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Gila: Window Tinting Guide


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    • By Counterman
      MAHLE Motorsport has announced the availability of the company’s new 2023 Application Guide.
      The 38-page application guide features all of the company’s high-performance PowerPak piston sets and Pro Series Race pistons and provides complete product information for seven new PowerPak sets in addition to multiple new rings, pins and rails. 
      A sample of the new PowerPak piston sets available for 2023 include the Ford Godzilla 7.3-liter PowerPak; SBC 22°/23° Flat Top Gasported PowerPak; Forged SBC 23° USRA-approved PowerPak with press-fit pins; SBC 22° ASCS 360 Sprint Dome gas ported with asymmetrical valve pockets; LS 5.3L (Gen 4) Flat Top drop-in forged replacement assembly compatible with LS1/2/6 style cathedral port heads; Big Block Mopar 440 Dish; and a BB Mopar 383/400 Flat Top and Ford 5.0-liter Modular Coyote (Gen 3) Direct Injected (2018+).
      Also, new cast piston PowerPak sets are available for the Ford Powerstroke including a 6.0-liter piston set that also is offered with 0.100-inch deep valve pockets, and a Ford 6.4-liter Powerstroke available with 0.10-inch-deep valve pockets. 
      MAHLE Motorsport PowerPak piston sets provide engine builders with their best value based on a reputation of reliability, durability and added features, according to the company. Most PowerPak sets come complete with a high-performance ring set with pins and clips. Also, the pistons are dual coated with a phosphate dry lubricant to reduce friction and GRAFAL skirt coating to reduce drag and skirt fatigue. 
      The PowerPak sets featured in the guide include a broad selection of SBC, LS, BBC, SBF, Ford Modular PowerPaks and a growing list of Hemi, Powerstroke and Diesel PowerPak sets. MAHLE Motorsport also offers PowerPak sets for many imports and sport compacts including Mazda, Subaru, Nissan, Ford EcoBoost, BMW, Audi, VW and Toyota applications. The guide also includes a section on ring gap instructions with illustrations and samples based on the high-performance street, circle track/drag racing, turbo/supercharger, diesel turbocharged and more. 
      The new application guide is available to download now at 
      link hidden, please login to view, or can be picked up at the 2022 PRI show at booth No. 1601. The post
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    • By Counterman
      In the October issue of AMN/Counterman, we talked about the Automotive Sales Council’s
      link hidden, please login to view – an initiative that aims to reduce the sky-high return rate in the automotive aftermarket. Members of the Automotive Sales Council include representatives from KYB, Dorman Products, FDP Brakes, Motorcar Parts of America, MotoRad and Standard Motor Products. The group developed the “Check the Part” campaign to hit home with counter professionals, who are on the front lines of processing parts returns and weeding out warranty abuse.
      Endorsed by AASA and the Auto Care Association, the campaign’s messaging is simple:
      √ Open the box.
      √ Inspect the part.
      √ Verify the return.
      Shocks and Struts
      Recently, KYB published a return guide for shocks and struts. If a customer wants to return shocks or struts, KYB offers these five tips to help determine if it’s a valid warranty claim or not.
      Confirm that the brand on the part matches the brand on the box. Some customers might try to return worn OEM parts, or parts from a different aftermarket brand. If the part hasn’t been installed previously, it can be returned – but it should not be processed as a warranty. You can check if a shock is missing hardware by looking at images on the manufacturer’s website. If a part is missing hardware, you can order hardware and place the part back into inventory. A part that was damaged during installation can be denied as a warranty claim. Inspect the rod for vice-grip marks. If a shock or strut is leaking, someone likely used vice grips during installation and those marks damaged the seal, causing a fluid leak. This is not a valid reason for a warranty and should be denied. You can download a PDF of the return guide below:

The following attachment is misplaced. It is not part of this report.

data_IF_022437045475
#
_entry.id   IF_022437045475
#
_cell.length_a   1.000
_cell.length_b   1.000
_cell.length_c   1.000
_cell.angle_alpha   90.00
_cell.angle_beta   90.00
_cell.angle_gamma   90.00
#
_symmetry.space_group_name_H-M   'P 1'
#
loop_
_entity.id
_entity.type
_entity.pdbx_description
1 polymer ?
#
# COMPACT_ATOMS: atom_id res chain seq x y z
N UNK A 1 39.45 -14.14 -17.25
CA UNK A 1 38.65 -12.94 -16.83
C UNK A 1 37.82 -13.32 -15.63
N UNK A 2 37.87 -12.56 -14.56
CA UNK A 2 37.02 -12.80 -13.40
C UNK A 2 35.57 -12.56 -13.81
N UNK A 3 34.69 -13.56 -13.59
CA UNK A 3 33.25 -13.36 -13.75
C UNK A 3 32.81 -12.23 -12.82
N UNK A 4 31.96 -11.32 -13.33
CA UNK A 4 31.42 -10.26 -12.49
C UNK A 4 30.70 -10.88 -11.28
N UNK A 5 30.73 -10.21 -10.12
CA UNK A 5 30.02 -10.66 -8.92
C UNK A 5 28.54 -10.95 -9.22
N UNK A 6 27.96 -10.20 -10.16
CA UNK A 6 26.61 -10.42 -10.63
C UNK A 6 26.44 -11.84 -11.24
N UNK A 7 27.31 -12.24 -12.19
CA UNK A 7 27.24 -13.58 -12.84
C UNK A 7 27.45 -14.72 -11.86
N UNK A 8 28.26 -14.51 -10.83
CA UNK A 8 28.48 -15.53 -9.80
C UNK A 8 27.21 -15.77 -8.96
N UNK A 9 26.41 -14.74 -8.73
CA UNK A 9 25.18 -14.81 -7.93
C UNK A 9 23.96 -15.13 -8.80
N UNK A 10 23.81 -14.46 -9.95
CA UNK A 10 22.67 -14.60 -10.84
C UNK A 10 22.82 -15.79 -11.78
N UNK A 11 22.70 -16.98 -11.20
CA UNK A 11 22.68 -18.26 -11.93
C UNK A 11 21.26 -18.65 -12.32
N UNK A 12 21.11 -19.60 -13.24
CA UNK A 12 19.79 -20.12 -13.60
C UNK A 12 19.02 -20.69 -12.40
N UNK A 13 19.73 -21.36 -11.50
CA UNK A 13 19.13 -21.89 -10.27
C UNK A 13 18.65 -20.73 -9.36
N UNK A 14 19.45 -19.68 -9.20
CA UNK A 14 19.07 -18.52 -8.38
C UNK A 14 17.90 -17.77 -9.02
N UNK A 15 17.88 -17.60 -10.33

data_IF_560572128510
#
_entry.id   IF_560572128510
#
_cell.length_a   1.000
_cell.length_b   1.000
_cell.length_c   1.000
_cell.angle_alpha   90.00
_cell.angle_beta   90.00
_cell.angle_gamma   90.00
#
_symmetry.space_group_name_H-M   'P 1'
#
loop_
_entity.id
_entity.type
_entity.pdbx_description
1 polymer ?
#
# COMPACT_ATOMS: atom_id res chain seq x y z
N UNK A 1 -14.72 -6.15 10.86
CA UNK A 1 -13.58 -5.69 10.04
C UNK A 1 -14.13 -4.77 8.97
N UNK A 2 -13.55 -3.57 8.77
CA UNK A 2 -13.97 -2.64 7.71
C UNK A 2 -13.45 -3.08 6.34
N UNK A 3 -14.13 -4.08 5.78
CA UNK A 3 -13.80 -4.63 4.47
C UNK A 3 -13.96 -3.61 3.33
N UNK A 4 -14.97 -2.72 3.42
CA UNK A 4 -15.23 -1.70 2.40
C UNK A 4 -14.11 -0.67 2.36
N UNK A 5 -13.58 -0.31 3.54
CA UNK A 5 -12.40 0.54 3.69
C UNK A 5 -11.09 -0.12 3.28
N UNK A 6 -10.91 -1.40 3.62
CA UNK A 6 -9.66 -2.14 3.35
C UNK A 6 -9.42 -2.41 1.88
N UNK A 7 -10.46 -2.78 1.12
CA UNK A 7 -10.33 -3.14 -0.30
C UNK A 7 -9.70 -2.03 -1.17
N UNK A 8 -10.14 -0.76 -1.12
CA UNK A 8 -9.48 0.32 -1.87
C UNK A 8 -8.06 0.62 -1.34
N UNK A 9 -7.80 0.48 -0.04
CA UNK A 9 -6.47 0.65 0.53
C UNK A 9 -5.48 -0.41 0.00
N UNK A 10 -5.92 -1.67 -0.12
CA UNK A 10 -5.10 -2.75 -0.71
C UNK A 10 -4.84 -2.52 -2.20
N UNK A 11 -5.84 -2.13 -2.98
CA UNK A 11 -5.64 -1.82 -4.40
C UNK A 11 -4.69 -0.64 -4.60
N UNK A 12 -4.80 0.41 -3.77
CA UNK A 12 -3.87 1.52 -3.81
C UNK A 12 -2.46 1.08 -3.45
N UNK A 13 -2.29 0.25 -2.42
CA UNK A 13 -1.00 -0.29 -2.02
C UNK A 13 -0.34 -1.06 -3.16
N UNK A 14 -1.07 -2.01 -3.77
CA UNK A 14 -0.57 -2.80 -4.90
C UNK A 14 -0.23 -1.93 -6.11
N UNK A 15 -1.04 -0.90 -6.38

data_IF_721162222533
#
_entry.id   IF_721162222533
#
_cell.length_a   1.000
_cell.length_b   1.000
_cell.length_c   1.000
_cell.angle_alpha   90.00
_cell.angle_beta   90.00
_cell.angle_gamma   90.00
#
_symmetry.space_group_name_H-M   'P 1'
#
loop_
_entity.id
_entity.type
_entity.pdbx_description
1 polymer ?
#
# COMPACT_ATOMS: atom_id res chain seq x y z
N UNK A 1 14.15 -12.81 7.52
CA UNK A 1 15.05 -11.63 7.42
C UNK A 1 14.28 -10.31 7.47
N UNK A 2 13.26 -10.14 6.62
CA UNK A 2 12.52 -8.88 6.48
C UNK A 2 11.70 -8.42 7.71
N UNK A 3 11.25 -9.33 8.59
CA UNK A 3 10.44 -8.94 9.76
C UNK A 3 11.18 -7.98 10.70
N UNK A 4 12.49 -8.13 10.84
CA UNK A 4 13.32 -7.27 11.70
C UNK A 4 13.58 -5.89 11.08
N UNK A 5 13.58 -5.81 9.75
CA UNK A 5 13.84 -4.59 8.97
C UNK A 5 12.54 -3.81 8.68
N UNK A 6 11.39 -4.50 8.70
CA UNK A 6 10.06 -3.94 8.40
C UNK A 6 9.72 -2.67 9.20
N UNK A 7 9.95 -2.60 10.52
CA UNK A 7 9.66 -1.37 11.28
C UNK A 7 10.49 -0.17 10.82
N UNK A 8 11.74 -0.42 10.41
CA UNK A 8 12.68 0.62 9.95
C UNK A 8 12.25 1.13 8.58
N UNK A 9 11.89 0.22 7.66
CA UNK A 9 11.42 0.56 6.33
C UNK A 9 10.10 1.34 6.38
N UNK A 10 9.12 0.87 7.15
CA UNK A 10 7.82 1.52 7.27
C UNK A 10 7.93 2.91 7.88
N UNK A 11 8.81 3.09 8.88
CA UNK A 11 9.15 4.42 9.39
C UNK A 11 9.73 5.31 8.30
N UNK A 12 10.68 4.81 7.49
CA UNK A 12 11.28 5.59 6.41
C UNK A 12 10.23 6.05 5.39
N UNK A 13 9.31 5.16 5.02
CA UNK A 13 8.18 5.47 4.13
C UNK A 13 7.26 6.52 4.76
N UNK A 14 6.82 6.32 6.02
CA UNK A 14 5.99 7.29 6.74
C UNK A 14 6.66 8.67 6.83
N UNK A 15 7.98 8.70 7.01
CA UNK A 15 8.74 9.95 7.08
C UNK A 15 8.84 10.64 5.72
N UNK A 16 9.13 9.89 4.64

link hidden, please login to view link hidden, please login to view The post
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    • By Counterman
      In the October issue of AMN/Counterman, we covered the Automotive Sales Council’s
      link hidden, please login to view – an initiative that aims to reduce the sky-high return rate in the automotive aftermarket. Members of the Automotive Sales Council include representatives from KYB, Dorman Products, FDP Brakes, Motorcar Parts of America, MotoRad and Standard Motor Products. The group developed the “Check the Part” campaign to hit home with counter professionals, who are on the front lines of processing parts returns and weeding out warranty abuse.
      Endorsed by AASA and the Auto Care Association, the campaign’s messaging is simple:
      √ Open the box.
      √ Inspect the part.
      √ Verify the return.
      Recently, Dorman published a return guide for a catalytic converter with integrated exhaust manifold – also known as a manifold converter.
      If a customer wants to return a manifold converter, Dorman recommends these four steps to determine if it’s a valid warranty claim:
      Verify it’s the right part type. Some customers try to return unrelated products and heavy objects as a scam. Verify that the catalyst substrate is intact. If it’s oily, broken or sooty, the vehicle might need additional repair and the converter might not be covered under warranty policy. Verify that the part has been used. A heated-up or used manifold can be red from rust or a blueish color on its outer shell. If it isn’t discolored, it may be new and unmounted, and therefore can be sold again. If it’s a Dorman part, verify the part number. Dorman converters have welded tags or laser etching with part number, so you can be sure it’s the right part in the box. You can download a PDF of the return guide below:
      link hidden, please login to view link hidden, please login to view The post